Drill Tests County's Readiness

Drill Tests County's Readiness

More Volunteers Needed

A smallpox outbreak hit Fairfax County Oct. 25 resulting in the county opening its emergency clinic at Marshall High School in order to vaccinate residents against the disease.

Over the course of four hours, 300 members of BMAT, the Bioterror Medical Action Team, provided transportation to residents, registered and did a basic screening of arriving patients, provided educational information about the outbreak and the course of action, helped with registration forms, did more in-depth one-on-one medical screenings and administered the vaccine to those who were eligible to receive it.

In all, about 104 patients either received the smallpox vaccine or were referred to their personnel doctors for treatment because of exposure to the disease.

It was all part of a test of the county's bioterrorism response plan. The scenario had the county needing to vaccinate more than one million residents within three to five days. In order to reach that goal, the county would have to vaccinate at least 300 people per hour over the course of three days on a 24-hour basis.

"It was our first exercise. We can't test for every scenario, so we wanted to test the basics," said Dr. Gloria Addo-Ayensu, director of the county Health Department. "Did we get the numbers we needed? Is our transportation plan going to work? Is our communication system working? If it were a real-life situation, it would be a lot more chaotic."

ON THE SURFACE, the plan seemed to work without any major complications. A review of the response will determine any problem areas that may need to be addressed and changed in the existing plan. Addo-Ayensu said all of the volunteer BMAT members reported to the clinic and the process of ushering "patients" between the four stations — educational session, completion of registration forms, one-on-one screening and administering the vaccine (oranges and toothpicks were used to simulate the administration of the vaccine) — worked without major problems. In addition, other county and state agencies played a part providing medical assistance, security, transportation and support services. Some neighboring jurisdictions had representatives on hand as observers.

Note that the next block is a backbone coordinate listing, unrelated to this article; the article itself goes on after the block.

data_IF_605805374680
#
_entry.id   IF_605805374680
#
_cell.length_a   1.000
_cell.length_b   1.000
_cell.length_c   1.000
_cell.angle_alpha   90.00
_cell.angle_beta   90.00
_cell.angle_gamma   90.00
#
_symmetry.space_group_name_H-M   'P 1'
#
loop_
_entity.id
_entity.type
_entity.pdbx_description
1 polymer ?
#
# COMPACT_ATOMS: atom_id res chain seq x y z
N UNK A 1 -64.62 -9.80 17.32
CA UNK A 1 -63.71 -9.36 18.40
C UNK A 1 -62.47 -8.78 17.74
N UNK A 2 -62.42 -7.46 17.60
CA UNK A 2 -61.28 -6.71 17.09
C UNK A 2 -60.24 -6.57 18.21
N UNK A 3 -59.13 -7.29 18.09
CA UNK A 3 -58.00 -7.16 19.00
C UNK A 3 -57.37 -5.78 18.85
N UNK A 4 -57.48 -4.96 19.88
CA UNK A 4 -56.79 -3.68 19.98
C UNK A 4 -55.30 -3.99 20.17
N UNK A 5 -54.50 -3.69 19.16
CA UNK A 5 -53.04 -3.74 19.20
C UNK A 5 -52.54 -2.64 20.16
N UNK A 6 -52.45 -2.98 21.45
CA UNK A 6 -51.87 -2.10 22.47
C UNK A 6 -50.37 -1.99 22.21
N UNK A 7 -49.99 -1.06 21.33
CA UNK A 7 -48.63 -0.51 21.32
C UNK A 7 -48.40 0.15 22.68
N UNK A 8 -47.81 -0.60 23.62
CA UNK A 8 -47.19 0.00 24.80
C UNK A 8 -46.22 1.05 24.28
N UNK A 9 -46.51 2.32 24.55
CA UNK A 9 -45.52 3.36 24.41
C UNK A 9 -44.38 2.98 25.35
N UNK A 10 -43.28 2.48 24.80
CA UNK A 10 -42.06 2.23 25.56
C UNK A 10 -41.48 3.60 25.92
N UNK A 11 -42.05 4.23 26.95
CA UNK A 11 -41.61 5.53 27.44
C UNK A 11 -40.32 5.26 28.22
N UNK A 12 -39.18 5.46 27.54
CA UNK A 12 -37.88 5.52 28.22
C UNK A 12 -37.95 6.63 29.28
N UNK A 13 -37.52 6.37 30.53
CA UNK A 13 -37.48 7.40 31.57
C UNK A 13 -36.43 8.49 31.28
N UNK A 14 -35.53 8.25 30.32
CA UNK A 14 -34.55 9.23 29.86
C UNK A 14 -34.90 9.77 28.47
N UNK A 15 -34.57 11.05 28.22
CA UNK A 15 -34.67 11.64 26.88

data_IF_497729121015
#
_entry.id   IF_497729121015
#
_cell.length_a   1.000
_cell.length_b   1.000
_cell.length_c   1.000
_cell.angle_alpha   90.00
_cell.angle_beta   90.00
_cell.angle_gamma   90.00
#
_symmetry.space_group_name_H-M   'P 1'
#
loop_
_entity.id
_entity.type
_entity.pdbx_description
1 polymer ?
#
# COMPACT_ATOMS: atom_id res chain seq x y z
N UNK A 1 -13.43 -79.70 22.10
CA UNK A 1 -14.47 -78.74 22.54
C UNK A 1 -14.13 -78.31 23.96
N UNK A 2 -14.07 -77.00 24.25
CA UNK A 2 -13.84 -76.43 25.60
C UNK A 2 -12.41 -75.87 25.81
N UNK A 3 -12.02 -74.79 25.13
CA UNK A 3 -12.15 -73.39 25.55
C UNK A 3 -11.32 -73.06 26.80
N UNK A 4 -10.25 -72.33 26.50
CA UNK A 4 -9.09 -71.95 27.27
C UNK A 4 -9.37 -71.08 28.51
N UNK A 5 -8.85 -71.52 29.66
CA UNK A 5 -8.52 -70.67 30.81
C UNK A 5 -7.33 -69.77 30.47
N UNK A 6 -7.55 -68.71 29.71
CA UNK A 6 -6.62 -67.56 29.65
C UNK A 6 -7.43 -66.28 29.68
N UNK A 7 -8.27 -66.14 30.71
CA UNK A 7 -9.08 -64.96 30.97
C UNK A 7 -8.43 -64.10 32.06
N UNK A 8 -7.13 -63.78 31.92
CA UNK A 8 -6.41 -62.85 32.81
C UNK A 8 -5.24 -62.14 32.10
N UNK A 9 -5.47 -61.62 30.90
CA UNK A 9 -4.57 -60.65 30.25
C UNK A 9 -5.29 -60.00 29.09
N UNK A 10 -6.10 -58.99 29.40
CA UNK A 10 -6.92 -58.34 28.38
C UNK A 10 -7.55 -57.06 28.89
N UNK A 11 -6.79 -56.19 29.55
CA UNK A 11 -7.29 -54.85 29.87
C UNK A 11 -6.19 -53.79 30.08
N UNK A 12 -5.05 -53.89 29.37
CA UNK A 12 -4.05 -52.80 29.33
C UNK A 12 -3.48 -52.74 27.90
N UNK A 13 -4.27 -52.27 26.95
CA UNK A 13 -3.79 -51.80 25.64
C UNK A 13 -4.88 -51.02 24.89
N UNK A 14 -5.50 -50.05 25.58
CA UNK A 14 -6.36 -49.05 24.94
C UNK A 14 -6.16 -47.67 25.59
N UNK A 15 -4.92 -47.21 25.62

"I've been very pleased. It's gone extremely smoothly and the volunteers are so energetic," said Dr. Daniel Keim, member of the BMAT task force which helped design the emergency plan.

The exercise, however, only attracted 104 volunteer patients, which was less than the health department had hoped for. To test whether the system created could reach its goal of 300 people an hour, the patients were time stamped at each station. With the number of patients less than the required 300, the figures taken will have to be mathematically analyzed to see if the target would have been reached.

"We now have a sense of flow. We're seeing it in 3-D," Keim said. "I really couldn't say much [needed changing]. The general concept, I'm really pleased, worked. There were nit-picky things I noticed. Now, we're going to start looking at the next steps, but the basic concept seems to be sound."

THE DRILL was a culmination of a week-long series of similar exercises held across the state.

"It's part of one big drill. What we've done is look at a large number of aspects of a bioterrorism event," said Dr. Lisa Kaplowitz, deputy commissioner for Emergency Preparedness and Response Programs for the state Health Department. "Starting with what is the threat, Epidemiology confirming the threat and its release into the community, and the local response."

Kaplowitz said the various exercises were tailored to whatever it was that jurisdiction wanted to test, for example some had patients "freaking out," another had a bomb threat and several had patients who were argumentative and battling with the medical personnel trying to provide treatment.

ADDO-AYSENO said Fairfax's drill included people of all ages with the exception of small children, a range of disabilities and various primary languages to test the support services such as interpreters and special-needs assistance. In addition, some patients were asked to "act up," while others were asked to provide details that would be consistent with exposure to smallpox in order to test the screening process.

Kaplowitz said she was impressed with the level of cooperation between the various county agencies at the event, which included fire, police and even the parks and recreation department, which assisted those with special needs.

"There's a lot of security here. One site there wasn't any security," Kaplowitz said.

All of the jurisdictions will be required to submit an action report to the state, which will eventually be presented to the Secure Virginia Panel, said Kaplowitz.

"I was pleased people volunteered and showed up. People sign up and we assume they will show up if we need them," Addo-Ayensu said. "There was a collaboration with the medical community, the other county agencies, the cities of Falls Church and Fairfax. This planning has helped us."